Life is out there, and I celebrate it, quietly
The older I get, the more I like spring. With every year. It was the only season I never noticed in my 20s. In my 30s, springs come with a sense of relief.
On Sunday, 9th of April, me and my lover set our course to Epping Forest (of the Chingford area). We had been there once before and we both remembered it for its luscious magical properties. READ: tense green foliage with foxes jumping onto forest glades and butterflies circling the air. The last and only time we visited this area, we walked out of it mesmerised and refreshed.
For the record, I don’t know Epping Forest very well. So far, I’ve been to:
- Epping Forest in Chingford
- Epping Forest in Epping
- Epping Forest near Whipps Cross
- Epping Forest in Aldersbrook (across the Wanstead Flats in E7)
Of these forest areas, the Chingford one was the fairy tale one, the Epping one the muddy one, the Whipps Cross one the wormhole one (you can end up where you started while thinking you have just reached the other shore of the lake) and the Aldersbrook one the cultural looking one.
Choking on expectations
But this time, Epping Forest was different. That’s because the spring is uncommon. How? It has not rained for weeks. For WEEKS. In England. In Spring. In London. On top of that, on that particular Sunday, I was not walking with my mind really at peace, so my steps were not always in the present but also falling into past memories and expectations of the forest. I think it was the only time I have expected the forest to be something. To show me something. To give me something. (How funny and stupid is that?)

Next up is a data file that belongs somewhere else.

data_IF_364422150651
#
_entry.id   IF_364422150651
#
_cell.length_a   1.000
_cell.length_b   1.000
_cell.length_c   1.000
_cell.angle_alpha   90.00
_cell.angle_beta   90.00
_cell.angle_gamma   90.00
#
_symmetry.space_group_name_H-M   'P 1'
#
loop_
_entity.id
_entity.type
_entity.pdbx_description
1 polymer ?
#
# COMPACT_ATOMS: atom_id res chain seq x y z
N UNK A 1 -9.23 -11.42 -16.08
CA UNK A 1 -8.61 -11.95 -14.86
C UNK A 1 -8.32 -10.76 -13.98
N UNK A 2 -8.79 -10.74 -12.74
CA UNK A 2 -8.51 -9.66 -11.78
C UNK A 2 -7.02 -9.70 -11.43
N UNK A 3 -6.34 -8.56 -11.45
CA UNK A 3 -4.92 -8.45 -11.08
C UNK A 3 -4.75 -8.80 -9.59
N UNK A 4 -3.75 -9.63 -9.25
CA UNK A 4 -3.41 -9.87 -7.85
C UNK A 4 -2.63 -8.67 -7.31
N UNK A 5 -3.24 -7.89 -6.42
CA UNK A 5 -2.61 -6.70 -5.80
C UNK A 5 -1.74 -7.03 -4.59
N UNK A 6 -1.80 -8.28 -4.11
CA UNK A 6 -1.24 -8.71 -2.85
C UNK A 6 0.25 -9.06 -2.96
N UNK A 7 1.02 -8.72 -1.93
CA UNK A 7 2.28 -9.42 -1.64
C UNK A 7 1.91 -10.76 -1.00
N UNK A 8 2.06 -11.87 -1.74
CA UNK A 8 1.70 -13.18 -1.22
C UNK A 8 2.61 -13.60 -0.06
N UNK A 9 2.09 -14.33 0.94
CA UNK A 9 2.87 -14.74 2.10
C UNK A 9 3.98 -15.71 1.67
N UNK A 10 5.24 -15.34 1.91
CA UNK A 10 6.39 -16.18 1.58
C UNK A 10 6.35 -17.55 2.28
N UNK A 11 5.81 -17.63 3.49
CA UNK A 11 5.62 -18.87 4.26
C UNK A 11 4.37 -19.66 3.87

But forests teach you good lessons. When you go looking for foliage magic, you will end up inside the landscape of Arizona. When you go looking for foxes, you’ll barely spot a squirrel. When you want to find moist moss, you end up staring at cracks in the dead bark. What is this, spring of death?!
Relaxing into it
There was nothing left to do than to give into the half-lifeless state of it. And just like any good story or a well-built moral structure would suggest – as soon as we accepted the New Arizona, bits of life started revealing itself to us. We even found grass to sit on.
There is no moral to this sotry. Apart from not to expect things, from people or from nature.